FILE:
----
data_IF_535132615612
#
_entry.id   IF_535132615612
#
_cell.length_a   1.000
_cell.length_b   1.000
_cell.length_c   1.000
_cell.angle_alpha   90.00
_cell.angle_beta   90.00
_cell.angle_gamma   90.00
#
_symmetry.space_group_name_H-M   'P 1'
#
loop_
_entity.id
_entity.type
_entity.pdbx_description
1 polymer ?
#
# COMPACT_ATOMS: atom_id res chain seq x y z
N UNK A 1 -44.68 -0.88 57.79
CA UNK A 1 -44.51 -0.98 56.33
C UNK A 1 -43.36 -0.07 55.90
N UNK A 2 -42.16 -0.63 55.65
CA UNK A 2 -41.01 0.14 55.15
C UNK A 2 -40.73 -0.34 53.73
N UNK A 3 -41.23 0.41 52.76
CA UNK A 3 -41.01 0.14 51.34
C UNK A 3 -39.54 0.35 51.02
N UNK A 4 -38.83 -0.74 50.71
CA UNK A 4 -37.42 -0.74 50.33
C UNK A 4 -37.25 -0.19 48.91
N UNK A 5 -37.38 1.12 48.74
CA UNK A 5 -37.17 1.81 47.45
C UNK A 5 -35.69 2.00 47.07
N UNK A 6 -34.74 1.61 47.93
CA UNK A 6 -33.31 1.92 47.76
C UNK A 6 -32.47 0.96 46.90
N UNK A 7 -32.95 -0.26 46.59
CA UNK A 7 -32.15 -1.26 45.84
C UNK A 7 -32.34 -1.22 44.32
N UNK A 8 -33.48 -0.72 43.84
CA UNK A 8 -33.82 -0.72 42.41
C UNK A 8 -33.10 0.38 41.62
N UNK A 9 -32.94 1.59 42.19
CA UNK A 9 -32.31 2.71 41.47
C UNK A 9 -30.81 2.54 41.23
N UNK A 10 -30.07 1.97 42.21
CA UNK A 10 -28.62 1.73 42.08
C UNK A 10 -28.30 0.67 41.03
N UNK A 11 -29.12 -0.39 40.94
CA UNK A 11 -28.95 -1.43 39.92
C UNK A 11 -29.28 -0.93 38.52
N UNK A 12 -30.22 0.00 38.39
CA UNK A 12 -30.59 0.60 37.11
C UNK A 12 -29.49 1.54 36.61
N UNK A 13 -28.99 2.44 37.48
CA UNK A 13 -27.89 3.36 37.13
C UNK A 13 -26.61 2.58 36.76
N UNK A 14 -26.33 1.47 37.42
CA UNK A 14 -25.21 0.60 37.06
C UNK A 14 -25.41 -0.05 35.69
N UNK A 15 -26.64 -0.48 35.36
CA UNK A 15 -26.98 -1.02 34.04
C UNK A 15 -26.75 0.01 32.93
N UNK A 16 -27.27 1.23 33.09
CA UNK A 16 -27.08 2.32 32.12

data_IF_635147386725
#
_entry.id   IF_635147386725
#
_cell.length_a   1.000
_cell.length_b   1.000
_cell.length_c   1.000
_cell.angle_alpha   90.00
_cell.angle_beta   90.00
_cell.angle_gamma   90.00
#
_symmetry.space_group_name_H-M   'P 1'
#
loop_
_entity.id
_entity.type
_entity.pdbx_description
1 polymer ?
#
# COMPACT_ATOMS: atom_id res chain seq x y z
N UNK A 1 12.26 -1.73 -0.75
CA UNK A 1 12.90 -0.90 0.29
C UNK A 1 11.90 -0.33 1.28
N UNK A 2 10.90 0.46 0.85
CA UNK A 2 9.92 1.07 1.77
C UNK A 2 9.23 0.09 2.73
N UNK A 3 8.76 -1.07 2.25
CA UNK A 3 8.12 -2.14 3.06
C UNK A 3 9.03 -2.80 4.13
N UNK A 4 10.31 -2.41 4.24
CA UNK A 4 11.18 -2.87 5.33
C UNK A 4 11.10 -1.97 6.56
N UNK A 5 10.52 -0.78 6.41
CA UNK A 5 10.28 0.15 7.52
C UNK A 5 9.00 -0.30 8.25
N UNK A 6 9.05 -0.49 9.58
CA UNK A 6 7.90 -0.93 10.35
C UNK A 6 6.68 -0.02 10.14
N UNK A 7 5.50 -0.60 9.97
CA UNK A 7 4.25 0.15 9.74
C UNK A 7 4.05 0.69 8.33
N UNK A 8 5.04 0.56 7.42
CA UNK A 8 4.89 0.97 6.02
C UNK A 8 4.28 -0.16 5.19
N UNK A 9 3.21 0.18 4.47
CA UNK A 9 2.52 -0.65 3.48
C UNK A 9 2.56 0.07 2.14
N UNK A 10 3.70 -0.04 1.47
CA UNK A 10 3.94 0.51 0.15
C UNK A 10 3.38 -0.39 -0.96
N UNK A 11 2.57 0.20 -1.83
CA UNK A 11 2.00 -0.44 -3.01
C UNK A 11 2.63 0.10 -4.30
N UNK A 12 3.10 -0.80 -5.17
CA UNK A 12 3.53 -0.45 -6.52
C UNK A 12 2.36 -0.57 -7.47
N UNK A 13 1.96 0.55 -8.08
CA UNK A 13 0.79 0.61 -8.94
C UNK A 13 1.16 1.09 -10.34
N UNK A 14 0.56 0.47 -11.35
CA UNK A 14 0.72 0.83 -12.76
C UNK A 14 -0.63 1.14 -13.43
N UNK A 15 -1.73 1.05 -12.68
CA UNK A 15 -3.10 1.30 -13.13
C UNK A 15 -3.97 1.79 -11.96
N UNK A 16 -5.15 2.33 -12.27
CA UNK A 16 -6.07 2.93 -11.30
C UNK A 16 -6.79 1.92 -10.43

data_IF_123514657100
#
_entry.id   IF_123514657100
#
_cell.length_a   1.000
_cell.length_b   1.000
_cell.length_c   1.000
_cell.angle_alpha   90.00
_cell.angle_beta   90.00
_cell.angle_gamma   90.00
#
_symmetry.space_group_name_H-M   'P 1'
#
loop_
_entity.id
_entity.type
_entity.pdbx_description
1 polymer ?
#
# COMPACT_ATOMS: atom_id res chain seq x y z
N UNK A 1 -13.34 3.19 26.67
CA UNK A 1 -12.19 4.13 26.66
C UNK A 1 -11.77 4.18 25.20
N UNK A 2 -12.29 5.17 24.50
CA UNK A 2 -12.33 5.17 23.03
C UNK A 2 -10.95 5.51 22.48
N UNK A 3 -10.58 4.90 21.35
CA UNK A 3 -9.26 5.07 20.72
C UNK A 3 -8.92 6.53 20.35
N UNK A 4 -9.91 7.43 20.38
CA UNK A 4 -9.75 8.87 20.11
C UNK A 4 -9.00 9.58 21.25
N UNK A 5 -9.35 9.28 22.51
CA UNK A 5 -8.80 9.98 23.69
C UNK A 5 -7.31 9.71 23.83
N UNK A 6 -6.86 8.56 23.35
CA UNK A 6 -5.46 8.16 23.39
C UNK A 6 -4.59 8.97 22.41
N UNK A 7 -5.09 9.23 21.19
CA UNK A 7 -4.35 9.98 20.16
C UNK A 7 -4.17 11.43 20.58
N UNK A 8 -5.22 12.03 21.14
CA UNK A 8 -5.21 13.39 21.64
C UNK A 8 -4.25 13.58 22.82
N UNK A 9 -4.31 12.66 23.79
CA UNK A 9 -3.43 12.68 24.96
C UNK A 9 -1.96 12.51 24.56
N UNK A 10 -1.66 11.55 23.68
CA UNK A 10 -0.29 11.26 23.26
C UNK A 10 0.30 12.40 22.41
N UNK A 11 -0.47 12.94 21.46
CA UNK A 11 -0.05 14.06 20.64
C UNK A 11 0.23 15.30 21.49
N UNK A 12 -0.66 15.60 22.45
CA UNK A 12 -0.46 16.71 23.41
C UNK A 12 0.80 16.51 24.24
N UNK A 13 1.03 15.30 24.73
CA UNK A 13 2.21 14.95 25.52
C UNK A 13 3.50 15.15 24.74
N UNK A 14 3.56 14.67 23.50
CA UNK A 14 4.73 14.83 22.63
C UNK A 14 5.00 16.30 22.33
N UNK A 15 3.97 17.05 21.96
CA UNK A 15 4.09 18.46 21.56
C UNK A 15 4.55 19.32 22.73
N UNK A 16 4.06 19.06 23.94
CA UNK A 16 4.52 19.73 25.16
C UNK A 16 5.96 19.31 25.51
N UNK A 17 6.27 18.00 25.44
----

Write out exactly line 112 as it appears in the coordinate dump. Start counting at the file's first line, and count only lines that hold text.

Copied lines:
N UNK A 9 3.21 0.18 4.47